As described in Robert C. Alberts' book, The Most Extraordinary Adventures of Major Robert Stobo, Stobo goes on to lead quite an adventurous life, but ended up committing suicide in London with a revolver on June 19, 1770. His burial location is unknown.


Collection Scope and Content Notes

The collection contains the two-page letter with the hand-drawn plan of Fort Duquesne on the verso of the letter, written by Robert Stobo to Colonel James Innes (c. 1700-1759, pressing for an attack of the fort by British colonial and Indian forces. There is also an early manuscript copy of the letter and plan, in addition to a typed transcription of the letter.

Notes: Robert Stobo wrote two letters during his captivity at Fort Duquesne by the French. On the verso of one of those letters, he sketched a detailed plan of the fort. He smuggled both letters out of Fort Duquesne and had them sent to Colonel James Innes (c. 1700-1759), the Commander-in-Chief of colonial forces in the Ohio River Valley. Colonel Innes was headquartered at Fort Cumberland on Will’s Creek during the summer of 1754. An Indian, named Moses, delivered the letter in this collection to Will's Creek, but he did not give it directly to Colonel Innes first, but rather to George Croghan, whom he knew and hoped to receive a reward. Croghan opened the letter himself and proceeded to make several copies.

The letter describes the concerns of the Shanoe (Shawnee) Indians about the alleged imprisonment of two of their "kings and 300 warriors." Stobo communicates the plight of the Shanoe left in the villages who are vulnerable to raids from Cheroquees (Cherokees) and Cotabes. Stobo describes the competing English and French attempts to ally themselves with the Shanoe. At the time of writing, the Shanoe council is deliberating on the matter.

The remainder of the letter describes the number and movement of French troops at Fort Duquesne. On the reverse of the letter is a map of the fort and its environs. The map shows the Ohio and Monongahela rivers with the Allegheny River drawn but not identified by name. A descriptive legend translates letters and numbers depicted on the diagram of the fort revealing the location of arms and embankments. The map indicates a half mile of cornfields and woods beyond the fort. Stobo closes with an optimistic assessment of the British position, stating that one hundred Indians could take the fort by autumn.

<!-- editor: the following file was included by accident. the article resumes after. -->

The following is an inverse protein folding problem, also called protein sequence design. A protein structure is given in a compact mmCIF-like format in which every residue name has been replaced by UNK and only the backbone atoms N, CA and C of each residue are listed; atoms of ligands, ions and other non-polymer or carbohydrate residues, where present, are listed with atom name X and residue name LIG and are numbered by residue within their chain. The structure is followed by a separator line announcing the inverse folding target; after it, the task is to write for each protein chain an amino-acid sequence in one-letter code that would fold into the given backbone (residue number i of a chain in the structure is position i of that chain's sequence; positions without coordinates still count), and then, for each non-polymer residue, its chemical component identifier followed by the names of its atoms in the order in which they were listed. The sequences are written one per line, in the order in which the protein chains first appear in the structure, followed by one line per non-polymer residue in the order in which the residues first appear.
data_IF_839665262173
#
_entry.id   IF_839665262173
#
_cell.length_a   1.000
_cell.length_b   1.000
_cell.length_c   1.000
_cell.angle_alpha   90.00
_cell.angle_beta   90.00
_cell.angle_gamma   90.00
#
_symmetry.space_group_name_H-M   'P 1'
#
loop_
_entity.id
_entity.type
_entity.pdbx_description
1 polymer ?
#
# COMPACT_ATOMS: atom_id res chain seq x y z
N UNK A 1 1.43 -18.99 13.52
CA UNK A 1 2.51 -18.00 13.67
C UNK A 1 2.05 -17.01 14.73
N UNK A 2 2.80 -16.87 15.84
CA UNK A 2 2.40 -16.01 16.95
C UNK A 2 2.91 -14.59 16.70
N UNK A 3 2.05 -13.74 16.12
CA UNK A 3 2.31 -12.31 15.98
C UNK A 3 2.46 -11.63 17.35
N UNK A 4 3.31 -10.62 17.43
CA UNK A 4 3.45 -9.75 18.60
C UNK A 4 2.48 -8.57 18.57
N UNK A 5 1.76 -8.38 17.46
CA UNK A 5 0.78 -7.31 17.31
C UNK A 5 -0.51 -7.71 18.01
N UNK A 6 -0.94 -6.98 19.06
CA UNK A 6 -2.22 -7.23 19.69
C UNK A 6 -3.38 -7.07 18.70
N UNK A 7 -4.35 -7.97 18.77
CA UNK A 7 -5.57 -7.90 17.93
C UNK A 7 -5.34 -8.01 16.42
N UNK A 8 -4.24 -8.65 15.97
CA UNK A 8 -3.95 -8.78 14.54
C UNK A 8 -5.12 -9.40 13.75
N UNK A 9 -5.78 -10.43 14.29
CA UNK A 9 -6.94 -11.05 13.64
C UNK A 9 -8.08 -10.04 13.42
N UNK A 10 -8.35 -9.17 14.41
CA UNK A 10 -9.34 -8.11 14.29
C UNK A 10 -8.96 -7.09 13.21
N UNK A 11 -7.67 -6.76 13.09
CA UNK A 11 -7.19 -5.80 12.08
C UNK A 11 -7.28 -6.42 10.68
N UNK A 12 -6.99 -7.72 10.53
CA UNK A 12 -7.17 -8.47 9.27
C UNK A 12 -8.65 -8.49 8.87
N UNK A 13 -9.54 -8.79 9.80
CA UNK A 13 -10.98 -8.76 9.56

According to author Walter R. Borneman, Stobo's letter was found in General Edward Braddock's trunk and returned to Fort Duquesne after the defeat of Braddock by the French and Indians on July 9, 1755 at the Battle of Monongahela. Colonel Innes gave the letter to Braddock when he set off on his engagement. Presumably Braddock carried the orginal letter that Stobo penned since Alberts indicates that the original letter is held at the Bibliotheque et Archives Nationales du Quebec. He mentions that four copies of the letter are known to exist: William Darlington obtained two of them with the remaining two believed to be held in private collections.


Subject Terms

Topics
  • Cherokee Indians -- Pennsylvania -- History
  • Indians of North America -- Pennsylvania -- History
  • Shawnee Indians -- Pennsylvania -- History

Personal Names
  • Stobo, Robert, 1726-1770

Locations
  • Fort Duquesne (Pa.) -- History
  • Pittsburgh (Pa.)
  • United States -- History -- French and Indian War, 1755-1763

Genres/Forms
  • Correspondence

Category
  • Personal papers

Access and Use
Access Restrictions:

No restrictions.

Acquisition Information:

Part of the original donation of William M. Darlington’s family library to the University of Pittsburgh in 1918 and 1925 by his daughters, Edith Darlington Ammon and Mary Carson Darlington.

Alternate Format:

Digital reproductions of the collection are available online.

Custodial History:

This collection was located in the Darlington Memorial Library in the University’s Cathedral of Learning until 2007 when it was moved to the ULS Archives Service Center for processing, storage, preservation and service. However, it remains in the custodianship of the ULS Special Collections Department.

Preferred Citation:

Robert Stobo Letter and Plan of Fort Duquesne, July 28, 1754, DAR.1925.05, Darlington Collection, Special Collections Department, University of Pittsburgh

Processing Information:

This collection was processed by Angela Manella in August 2007.

Copyright:

No copyright restrictions.

Bibliography:

  • Stobo, Robert and Neville B. Craig. Memoirs of Stobo. Pittsburgh: John S. Davidson, 1854.


Collection Inventory

Box 1
Folder 1 Robert Stobo to Colonel Innes (original), July 28, 1754
Folder 2 Robert Stobo to Colonel Innes (manuscript copy)
Folder 3 Robert Stobo to Colonel Innes (transcription)